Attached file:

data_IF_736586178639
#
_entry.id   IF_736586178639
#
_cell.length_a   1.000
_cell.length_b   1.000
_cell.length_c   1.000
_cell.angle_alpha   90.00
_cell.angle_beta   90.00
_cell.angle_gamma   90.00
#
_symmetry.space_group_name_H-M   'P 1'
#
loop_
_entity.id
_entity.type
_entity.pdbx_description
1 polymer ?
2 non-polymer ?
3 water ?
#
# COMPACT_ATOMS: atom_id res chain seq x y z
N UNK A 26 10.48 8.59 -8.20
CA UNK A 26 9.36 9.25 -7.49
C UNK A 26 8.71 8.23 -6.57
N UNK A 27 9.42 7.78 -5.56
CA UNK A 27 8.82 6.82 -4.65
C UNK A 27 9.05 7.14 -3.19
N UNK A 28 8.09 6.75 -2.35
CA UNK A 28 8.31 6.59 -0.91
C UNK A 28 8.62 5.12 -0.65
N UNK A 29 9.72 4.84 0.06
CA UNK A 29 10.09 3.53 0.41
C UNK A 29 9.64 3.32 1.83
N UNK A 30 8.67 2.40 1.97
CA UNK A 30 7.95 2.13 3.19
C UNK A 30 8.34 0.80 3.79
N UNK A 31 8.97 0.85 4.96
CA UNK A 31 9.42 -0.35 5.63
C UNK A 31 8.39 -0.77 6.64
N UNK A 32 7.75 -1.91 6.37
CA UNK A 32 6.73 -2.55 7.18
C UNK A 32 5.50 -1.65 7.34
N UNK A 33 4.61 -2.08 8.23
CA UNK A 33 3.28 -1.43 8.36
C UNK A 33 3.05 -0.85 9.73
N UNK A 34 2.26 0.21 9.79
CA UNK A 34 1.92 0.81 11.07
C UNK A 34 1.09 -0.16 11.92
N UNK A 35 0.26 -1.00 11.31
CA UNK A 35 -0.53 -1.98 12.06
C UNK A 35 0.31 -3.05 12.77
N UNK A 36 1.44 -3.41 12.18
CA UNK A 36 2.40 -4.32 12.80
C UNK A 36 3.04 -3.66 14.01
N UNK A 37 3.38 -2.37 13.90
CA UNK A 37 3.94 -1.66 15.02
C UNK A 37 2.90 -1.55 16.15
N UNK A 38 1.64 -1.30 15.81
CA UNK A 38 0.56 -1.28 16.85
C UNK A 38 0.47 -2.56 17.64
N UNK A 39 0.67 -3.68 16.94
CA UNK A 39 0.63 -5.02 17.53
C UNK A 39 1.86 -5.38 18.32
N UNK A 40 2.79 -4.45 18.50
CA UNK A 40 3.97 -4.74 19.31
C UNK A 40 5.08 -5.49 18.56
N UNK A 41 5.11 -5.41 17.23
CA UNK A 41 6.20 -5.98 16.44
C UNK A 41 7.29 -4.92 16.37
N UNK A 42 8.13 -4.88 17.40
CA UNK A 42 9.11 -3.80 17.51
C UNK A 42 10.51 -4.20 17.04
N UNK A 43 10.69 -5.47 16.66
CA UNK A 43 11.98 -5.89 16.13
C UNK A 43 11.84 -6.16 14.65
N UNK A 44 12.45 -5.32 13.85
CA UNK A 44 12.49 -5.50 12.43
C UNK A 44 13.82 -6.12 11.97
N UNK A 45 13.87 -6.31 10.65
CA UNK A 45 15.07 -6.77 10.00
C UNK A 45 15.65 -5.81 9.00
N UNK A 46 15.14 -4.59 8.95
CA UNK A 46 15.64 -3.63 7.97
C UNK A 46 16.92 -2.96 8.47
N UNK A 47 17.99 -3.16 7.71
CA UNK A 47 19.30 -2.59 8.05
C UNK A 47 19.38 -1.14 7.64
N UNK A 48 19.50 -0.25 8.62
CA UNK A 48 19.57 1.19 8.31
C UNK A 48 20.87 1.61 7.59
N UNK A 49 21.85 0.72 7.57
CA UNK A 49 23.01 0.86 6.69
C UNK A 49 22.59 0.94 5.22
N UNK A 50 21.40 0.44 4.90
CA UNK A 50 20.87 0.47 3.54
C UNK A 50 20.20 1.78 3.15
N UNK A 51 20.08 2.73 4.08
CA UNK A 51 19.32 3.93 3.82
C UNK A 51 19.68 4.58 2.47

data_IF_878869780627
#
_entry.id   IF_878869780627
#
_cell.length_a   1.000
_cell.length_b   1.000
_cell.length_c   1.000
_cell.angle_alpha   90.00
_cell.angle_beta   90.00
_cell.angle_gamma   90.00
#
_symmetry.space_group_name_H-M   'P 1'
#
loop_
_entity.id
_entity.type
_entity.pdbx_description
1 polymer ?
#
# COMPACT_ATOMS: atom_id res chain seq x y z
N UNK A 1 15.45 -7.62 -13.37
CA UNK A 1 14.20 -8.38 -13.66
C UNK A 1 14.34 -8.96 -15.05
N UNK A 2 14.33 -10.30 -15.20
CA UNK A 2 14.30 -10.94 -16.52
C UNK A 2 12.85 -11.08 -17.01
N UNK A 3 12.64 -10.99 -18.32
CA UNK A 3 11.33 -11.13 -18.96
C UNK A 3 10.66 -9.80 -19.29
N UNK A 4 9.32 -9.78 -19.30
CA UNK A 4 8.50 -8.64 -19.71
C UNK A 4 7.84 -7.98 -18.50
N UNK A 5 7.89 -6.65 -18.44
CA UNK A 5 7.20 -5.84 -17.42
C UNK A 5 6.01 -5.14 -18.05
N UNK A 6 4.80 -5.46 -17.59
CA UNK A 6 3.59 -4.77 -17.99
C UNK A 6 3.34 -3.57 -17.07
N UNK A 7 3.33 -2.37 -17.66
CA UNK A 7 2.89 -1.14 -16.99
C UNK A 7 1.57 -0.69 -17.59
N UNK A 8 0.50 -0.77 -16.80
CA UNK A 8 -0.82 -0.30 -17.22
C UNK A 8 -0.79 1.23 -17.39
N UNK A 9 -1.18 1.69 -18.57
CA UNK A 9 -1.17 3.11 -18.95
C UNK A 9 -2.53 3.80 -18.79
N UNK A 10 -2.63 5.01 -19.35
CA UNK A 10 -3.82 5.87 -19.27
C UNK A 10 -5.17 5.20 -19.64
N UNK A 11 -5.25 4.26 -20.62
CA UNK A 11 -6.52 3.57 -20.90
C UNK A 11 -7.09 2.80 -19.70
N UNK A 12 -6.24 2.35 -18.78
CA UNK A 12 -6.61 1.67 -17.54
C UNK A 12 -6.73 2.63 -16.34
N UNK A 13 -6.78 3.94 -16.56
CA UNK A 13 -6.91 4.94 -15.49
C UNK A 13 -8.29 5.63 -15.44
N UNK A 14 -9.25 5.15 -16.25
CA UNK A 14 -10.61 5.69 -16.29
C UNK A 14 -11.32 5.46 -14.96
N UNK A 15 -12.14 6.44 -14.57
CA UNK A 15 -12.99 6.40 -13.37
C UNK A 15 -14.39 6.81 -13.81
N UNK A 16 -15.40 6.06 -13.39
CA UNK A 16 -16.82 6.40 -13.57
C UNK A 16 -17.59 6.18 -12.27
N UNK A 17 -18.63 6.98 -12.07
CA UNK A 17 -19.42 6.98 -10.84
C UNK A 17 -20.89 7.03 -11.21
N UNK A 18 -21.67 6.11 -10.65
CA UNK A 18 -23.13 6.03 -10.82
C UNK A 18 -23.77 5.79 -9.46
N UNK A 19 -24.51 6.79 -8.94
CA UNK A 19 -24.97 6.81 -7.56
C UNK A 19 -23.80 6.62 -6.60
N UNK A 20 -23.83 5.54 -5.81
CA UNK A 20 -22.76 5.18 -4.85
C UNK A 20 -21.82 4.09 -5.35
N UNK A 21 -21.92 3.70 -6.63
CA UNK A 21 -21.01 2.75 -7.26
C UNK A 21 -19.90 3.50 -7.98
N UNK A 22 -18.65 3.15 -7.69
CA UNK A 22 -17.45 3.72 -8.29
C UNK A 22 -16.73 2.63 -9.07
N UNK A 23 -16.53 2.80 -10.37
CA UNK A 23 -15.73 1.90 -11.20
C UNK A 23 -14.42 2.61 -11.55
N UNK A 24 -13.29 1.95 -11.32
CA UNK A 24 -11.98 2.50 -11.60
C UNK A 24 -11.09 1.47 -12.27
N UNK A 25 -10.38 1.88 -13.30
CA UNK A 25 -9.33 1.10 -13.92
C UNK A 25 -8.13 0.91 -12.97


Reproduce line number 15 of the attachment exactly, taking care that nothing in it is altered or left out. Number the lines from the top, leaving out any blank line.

_entity.id